Inside Track: Galloping Grandmother

Inside Track: Galloping Grandmother
Photo: Courtesy River Downs
Sherry Kirk

For most women with six children and six grandchildren, the next step in their life includes things like retirement and relaxation. But for Sherry Kirk, there will be no baking cakes, sewing, or taking strolls on the beach. Those things can wait another 20 years. For now, she is just getting started on the second half of her riding career.

Kirk, dubbed the “galloping granny” by some, is a 50-year-old jockey currently riding at River Downs near Cincinnati. Though she has been riding horses since she was 4 years old and has been a professional jockey since age 21, Kirk took a long hiatus to raise her children and grandchildren. She is now making up for lost time.

“I have a lot more riding in me. I’d like to ride for six, seven, even 10 more years,” said Kirk, who also has her trainer’s license. “I love horses. People who meet me don’t believe I’m 50. I’m fit and strong. After River ends, I’m going to make my way over to Beulah for their meet.”

Kirk grew up around horses in Montana, where her father, Lonnie Gray, was a trainer on several western circuits. He took Sherry to the track every chance he got.

“I had a Shetland pony when I was 4,” Kirk recalled. “I loved horses from then on. I was never much around the house. I always wanted to be with Dad.”

When Kirk was 12, the family moved to West Virginia so her father could train at the former Waterford Park, now Mountaineer Casino Racetrack and Resort. It was there he taught Kirk the tricks of the trade.

“I started breaking horses and galloping when I was 12,” Kirk said. “Dad taught me to handle the tough ones. He was a master at it.”

When she was 21, Kirk began riding professionally, despite the challenges of being a woman in an industry comprised mostly of men. She drew her inspiration from trailblazers Patty Barton and Pinkie Smith, both pioneers as female jockeys.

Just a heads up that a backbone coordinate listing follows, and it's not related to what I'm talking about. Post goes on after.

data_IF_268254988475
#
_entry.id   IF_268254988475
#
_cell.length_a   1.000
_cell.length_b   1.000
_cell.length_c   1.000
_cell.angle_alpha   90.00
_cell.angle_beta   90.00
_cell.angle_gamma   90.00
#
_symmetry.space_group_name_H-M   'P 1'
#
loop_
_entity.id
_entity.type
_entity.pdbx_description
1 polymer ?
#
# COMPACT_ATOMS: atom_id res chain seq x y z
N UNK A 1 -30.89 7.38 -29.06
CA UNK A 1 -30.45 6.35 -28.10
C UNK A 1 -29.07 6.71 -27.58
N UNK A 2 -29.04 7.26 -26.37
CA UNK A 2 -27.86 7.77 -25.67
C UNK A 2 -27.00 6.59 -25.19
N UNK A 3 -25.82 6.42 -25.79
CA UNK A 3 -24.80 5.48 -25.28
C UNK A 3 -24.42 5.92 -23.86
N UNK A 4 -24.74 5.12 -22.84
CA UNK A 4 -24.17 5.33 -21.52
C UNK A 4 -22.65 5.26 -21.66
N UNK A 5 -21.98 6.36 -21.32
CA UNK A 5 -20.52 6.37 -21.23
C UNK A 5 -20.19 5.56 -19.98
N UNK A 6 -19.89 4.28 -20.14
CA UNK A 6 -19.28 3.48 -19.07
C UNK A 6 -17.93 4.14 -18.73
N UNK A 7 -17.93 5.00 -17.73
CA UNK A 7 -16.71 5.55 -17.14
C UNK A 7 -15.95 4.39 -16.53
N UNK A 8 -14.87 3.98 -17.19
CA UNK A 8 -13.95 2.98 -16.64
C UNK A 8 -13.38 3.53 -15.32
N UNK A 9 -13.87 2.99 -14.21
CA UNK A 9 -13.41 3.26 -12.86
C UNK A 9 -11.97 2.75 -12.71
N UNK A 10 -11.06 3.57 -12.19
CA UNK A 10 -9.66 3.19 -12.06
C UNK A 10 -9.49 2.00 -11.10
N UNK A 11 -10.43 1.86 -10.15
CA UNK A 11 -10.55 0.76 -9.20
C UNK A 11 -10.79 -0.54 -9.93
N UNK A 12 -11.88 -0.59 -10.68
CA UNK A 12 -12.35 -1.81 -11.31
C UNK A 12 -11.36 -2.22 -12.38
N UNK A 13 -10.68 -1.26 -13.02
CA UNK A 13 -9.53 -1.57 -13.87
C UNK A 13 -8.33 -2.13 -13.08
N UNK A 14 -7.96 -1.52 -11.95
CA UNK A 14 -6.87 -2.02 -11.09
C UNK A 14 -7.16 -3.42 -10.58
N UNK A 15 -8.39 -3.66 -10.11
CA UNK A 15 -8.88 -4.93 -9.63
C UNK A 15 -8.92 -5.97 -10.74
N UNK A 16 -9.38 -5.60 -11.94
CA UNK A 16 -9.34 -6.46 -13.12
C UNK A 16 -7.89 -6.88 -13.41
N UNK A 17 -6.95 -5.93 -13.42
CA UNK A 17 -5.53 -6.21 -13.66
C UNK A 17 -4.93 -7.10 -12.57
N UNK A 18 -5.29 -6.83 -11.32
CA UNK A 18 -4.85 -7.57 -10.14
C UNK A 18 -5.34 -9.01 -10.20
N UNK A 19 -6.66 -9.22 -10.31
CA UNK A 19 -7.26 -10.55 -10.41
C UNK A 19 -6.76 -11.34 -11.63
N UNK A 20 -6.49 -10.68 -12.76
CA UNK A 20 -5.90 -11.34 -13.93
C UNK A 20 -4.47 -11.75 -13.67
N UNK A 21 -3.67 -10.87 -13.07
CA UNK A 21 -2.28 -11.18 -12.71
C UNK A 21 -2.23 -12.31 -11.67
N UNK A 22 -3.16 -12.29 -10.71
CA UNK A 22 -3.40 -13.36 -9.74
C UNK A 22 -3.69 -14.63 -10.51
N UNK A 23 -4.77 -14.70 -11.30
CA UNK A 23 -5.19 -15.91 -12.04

“I used to babysit for (Barton) when I was a teenager,” Kirk said. “She taught me a lot. It was pretty rough being a woman rider back then. But I did OK. I remember my first winner was on a horse named Kingston Three at Waterford in 1981. I rode him for Glenn Phillips. He paid $162 to win. After that, it came easy. I won 100 races the first six months as a bug.”

Under her then married name Sherry Welsh, Kirk rode for much of the next decade at tracks all over the East and Midwest. Sometimes she would ride at Thistledown during the day and drive to Waterford for its night card.

“I rode the ones none of the boys wanted to ride, the mean ones,” Kirk said. “I rode a lot of longshot winners.”

After divorcing, remarrying in 1990, and relocating to Northern California, Kirk, who had two kids from a previous marriage, stayed busy raising four more children. There would be no more professional riding during the next 15 years, but she always stayed close to horses.

“We had a ranch, and people used to bring their horses over for me to break,” Kirk said. “I also gave riding lessons to kids on the weekends.”

In 2004 at age 47, Kirk decided to return to the track. She moved to Oregon to ride at Portland Meadows, then to Arizona to ride Quarter Horses and Thoroughbreds at Turf Paradise and at several county fair meets.

Despite shattering her leg during a frightening spill in August 2007 that put her out of commission for more than a year, Kirk came back for more. Last year she decided to move back East.

“I’m making my way back to Mountaineer where it all started,” said Kirk, who lives in a dorm at River Downs. “I haven’t got there yet, but I will eventually.”

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